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Sailing For New Marina Sites

AS of now, the two marina projects in Goa, one proposed at Sancoale and another at Nauxi, are put on hold. Neither the industrial promotion agencies of the government, such as the Goa Investment Promotion Board, nor the regulatory agencies such as the Goa State Pollution Board and Biodiversity Board are going to make any move on the proposals until a study of the carrying capacity of the rivers of the state are completed. Only if the study permits room for marinas the government is going to consider granting approval for any. The marine environment of Goa includes both sea and rivers, with waters salty or fresh and varies during the day and seasons in terms of rainfall, tides and drainage. The water bodies provide habitats to a large number of organisms, both living creatures and plants. Some of the organisms can live in fresh water, others in saline water, while there may be still others that can live in both fresh water and saline water. Establishment of marinas is doubtlessly going to cause disturbances of various kinds, and its impact can spill over to waters around and inland. Hence, a study of the current state of the rivers and the limits to which they can absorb adverse impacts is absolutely necessary before approval is granted to any marina proposal.

There is a new twist to the issue – ‘To allow or not to allow marinas’ – with the Biodiversity Board going ahead with its procedural steps to identify and declare the Sancoale bay as a biodiversity zone. The board has been making its studies and inspections, and the procedural steps seem to have quickened with the pressure mounting on the Minister for Environment and Forests Alina Saldanha with the approval granted to the marina proposals by the Investment Promotion Board. Even though Alina is a minister she made her opposition to the proposal for marina at Sancoale public. Last week, the various concerned agencies carried out another inspection at Sancoale. Declaring Sancoale as a biodiversity site may take some more time as it would need approval of all the concerned agencies. The final decision would need approvals at the highest level, including the Chief Minister, for declaring Sancoale as a biodiversity site would mean closing it for any investment.

As far as the promoters behind the marina proposals and the trade and industry associations of Goa are concerned, they are looking to the Chief Minister to back the marina proposals. After all, it was he who as the chairman of the Investment Promotion Board approved the proposals for two marinas. Under pressure from his minister Alina Saldanha and MLA Vishnu Wagh, around whom the local protests in Sancoale and Nauxi gravitated, the Chief Minister announced a “review” of the marina proposals. Much will depend on what course the Chief Minister takes, but one thing that is certain is that with the local people strongly opposing the two projects the chances of the marinas coming up at the two sites do not seem bright.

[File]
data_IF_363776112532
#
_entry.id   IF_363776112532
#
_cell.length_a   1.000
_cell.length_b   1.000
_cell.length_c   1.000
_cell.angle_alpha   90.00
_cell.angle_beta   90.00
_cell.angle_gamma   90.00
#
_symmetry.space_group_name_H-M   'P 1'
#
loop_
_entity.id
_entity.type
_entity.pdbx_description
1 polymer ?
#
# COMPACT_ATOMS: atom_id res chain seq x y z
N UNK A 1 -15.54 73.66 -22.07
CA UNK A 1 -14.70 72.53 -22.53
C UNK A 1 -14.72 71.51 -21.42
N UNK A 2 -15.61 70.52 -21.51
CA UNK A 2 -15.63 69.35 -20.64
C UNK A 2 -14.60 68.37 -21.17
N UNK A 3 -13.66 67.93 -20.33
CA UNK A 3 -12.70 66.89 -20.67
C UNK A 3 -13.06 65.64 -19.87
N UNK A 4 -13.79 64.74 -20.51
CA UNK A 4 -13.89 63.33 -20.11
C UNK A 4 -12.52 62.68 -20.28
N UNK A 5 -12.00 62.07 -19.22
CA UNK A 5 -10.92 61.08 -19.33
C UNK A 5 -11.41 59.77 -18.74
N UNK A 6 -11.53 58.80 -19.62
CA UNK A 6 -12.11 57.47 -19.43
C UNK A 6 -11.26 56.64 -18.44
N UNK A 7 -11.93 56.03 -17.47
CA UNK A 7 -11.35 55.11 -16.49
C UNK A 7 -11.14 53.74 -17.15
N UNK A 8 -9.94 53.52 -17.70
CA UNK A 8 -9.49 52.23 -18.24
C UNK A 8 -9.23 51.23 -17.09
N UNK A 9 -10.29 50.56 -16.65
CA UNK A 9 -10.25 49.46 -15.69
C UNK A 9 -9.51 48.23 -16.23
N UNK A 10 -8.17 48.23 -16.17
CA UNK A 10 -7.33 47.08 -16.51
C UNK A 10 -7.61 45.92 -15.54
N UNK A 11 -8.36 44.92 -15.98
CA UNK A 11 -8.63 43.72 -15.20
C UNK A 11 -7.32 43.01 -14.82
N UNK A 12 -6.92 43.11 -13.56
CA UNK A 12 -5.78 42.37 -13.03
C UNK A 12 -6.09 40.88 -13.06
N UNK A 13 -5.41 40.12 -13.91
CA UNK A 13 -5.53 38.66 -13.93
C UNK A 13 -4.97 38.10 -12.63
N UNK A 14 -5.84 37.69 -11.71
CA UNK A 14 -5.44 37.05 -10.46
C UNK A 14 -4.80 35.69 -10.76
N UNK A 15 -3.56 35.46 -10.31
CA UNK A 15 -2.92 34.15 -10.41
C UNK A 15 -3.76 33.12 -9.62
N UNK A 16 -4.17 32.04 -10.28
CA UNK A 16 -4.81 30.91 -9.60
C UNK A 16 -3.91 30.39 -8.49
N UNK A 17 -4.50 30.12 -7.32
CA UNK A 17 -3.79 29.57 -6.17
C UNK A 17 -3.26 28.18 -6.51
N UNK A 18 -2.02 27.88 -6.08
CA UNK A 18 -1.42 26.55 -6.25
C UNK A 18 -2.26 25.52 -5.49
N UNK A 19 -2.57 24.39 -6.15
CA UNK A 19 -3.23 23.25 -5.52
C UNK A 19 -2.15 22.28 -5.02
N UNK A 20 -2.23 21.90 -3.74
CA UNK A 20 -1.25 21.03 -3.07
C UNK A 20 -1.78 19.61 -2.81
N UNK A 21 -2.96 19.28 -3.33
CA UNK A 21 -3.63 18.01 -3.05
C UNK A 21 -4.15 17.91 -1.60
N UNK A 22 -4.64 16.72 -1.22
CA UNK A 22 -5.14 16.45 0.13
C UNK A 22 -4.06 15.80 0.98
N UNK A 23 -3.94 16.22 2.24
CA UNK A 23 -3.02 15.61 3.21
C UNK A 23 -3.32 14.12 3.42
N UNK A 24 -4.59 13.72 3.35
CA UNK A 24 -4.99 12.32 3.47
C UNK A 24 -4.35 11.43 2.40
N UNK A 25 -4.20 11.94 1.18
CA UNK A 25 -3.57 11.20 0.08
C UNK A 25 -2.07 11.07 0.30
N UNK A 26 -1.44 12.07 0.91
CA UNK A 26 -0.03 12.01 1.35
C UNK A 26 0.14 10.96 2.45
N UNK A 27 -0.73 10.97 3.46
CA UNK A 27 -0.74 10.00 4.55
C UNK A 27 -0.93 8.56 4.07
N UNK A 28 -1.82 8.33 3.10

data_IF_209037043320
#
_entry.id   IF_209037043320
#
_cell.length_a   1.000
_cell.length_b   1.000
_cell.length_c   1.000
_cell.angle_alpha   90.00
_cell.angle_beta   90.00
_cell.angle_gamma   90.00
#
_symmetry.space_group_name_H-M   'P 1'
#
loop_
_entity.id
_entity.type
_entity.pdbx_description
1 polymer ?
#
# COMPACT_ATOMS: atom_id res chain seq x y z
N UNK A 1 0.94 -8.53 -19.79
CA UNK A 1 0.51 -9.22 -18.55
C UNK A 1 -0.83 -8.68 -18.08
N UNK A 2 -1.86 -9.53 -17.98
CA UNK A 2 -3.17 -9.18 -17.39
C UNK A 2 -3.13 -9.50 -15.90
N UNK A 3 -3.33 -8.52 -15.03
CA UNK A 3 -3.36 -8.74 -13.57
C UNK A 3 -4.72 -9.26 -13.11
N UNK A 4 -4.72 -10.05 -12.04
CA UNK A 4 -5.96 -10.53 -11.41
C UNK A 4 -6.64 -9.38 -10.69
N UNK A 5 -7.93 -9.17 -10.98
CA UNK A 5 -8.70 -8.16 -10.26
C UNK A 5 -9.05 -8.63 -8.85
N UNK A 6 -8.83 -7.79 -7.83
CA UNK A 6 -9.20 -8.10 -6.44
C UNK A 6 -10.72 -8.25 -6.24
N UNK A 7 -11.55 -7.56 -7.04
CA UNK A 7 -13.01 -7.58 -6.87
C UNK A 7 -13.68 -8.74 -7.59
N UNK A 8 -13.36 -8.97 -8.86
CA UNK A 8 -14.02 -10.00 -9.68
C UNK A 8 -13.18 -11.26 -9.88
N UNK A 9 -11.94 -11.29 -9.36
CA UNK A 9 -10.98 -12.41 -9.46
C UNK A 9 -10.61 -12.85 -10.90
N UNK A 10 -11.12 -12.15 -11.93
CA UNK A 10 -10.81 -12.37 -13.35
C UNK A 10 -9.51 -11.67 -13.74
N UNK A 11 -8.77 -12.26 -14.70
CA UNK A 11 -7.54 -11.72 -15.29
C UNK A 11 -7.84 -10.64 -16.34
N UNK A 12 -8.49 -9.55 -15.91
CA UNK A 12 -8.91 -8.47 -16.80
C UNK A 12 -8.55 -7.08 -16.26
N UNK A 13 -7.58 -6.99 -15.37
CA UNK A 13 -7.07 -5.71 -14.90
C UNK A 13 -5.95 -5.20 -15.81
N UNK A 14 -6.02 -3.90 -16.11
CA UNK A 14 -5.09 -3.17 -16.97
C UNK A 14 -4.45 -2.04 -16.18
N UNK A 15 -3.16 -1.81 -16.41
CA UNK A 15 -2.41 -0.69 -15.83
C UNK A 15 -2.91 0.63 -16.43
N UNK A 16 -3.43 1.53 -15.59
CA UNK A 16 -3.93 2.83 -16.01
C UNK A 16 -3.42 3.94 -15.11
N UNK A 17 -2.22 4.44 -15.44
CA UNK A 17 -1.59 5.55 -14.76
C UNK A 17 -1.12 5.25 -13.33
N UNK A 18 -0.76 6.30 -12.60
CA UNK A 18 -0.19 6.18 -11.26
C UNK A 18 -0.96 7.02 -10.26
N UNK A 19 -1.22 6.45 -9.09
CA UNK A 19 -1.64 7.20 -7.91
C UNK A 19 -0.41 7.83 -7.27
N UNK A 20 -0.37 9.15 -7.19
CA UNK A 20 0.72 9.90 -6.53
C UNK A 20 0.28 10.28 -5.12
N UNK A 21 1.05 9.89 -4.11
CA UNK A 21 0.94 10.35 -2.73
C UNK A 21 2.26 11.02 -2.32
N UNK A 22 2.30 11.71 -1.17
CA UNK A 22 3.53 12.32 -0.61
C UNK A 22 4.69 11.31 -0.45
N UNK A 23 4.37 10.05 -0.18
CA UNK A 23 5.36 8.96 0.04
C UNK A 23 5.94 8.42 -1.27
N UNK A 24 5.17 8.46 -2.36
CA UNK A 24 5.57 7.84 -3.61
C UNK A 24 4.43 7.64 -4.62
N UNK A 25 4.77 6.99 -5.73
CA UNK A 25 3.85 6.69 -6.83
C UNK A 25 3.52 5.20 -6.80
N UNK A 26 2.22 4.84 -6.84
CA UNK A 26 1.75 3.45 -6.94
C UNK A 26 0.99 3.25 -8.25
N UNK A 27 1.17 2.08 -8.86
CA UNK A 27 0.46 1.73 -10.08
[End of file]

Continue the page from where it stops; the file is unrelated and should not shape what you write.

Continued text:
A marina, per se, is not all demoniac as the opposition to the two marina projects might make it seem to be. Marinas have been built in many parts of the world. And while some, particularly the earlier ones, might have caused serious environmental problems, many of them affect the marine environment within permissible limits. One of the primary considerations in maintaining a balance between development and sustainability of environment is whether the marina project is going to cause irreversible damages to the environment. If it is, the project should be out. If it is not, it should be allowed – subjection to close monitoring and conditions that the project could face closure should it undertake operations or expansions that could cause such damages.

It would be in the interest of promoting sustainable development that potential investors, trade and industry associations and the government should start looking for other possible sites also for marinas in the state. These sites could be areas where a marina would promote environmentally sound and sustainable development. Wherever a site is identified for a marina, a comprehensive evaluation of the marine, biophysical, social and other effects of the project must be done. The marina must use the coastal and water resources appropriately and efficiently. If the project is going to cause adverse social and environmental effects, then sound and appropriate mitigation systems must be incorporated and enforced in accordance with established standards. In short, a marina project cannot just be sold to the local people on the promise of jobs. It should also protect their health, safety and livelihoods, together with the marine, coastal and land environment.

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